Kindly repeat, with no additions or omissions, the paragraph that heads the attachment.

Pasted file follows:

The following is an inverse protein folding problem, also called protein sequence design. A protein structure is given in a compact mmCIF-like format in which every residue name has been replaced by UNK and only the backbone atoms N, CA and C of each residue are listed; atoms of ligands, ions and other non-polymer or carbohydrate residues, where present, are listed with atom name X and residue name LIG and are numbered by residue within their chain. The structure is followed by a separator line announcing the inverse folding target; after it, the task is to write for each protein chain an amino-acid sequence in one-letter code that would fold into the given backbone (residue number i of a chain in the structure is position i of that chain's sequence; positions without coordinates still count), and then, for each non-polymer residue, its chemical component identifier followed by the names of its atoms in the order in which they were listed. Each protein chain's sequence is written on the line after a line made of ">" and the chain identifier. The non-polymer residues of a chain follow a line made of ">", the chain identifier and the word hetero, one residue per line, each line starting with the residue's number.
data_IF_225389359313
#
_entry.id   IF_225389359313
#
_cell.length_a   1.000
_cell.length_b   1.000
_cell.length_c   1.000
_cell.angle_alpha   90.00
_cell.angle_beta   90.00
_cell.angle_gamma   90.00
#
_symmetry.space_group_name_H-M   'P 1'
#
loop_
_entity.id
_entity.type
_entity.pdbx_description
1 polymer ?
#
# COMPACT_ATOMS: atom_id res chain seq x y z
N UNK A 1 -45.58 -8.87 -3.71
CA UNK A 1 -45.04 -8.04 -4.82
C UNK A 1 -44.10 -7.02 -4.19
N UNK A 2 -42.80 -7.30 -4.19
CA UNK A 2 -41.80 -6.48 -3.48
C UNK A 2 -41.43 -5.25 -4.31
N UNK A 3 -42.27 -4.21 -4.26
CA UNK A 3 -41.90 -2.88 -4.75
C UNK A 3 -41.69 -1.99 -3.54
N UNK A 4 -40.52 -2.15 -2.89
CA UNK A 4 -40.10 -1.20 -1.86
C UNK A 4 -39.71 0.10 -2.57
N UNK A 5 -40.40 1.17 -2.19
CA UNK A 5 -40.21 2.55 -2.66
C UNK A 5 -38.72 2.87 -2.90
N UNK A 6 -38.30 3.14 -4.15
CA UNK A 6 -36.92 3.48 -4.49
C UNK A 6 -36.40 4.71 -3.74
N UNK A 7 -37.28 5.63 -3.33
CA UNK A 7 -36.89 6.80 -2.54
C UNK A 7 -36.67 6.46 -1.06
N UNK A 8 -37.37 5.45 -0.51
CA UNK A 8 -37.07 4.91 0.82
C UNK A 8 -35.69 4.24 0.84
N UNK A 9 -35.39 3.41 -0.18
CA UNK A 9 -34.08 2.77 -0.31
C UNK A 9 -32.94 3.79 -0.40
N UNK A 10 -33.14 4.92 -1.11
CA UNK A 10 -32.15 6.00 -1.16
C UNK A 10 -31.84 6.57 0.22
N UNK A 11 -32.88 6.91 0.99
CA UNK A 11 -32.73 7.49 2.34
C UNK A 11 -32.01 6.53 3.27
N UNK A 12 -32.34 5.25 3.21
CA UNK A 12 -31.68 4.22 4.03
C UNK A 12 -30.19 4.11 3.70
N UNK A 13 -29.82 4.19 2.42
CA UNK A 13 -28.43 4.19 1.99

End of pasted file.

The following is an inverse protein folding problem, also called protein sequence design. A protein structure is given in a compact mmCIF-like format in which every residue name has been replaced by UNK and only the backbone atoms N, CA and C of each residue are listed; atoms of ligands, ions and other non-polymer or carbohydrate residues, where present, are listed with atom name X and residue name LIG and are numbered by residue within their chain. The structure is followed by a separator line announcing the inverse folding target; after it, the task is to write for each protein chain an amino-acid sequence in one-letter code that would fold into the given backbone (residue number i of a chain in the structure is position i of that chain's sequence; positions without coordinates still count), and then, for each non-polymer residue, its chemical component identifier followed by the names of its atoms in the order in which they were listed. Each protein chain's sequence is written on the line after a line made of ">" and the chain identifier. The non-polymer residues of a chain follow a line made of ">", the chain identifier and the word hetero, one residue per line, each line starting with the residue's number.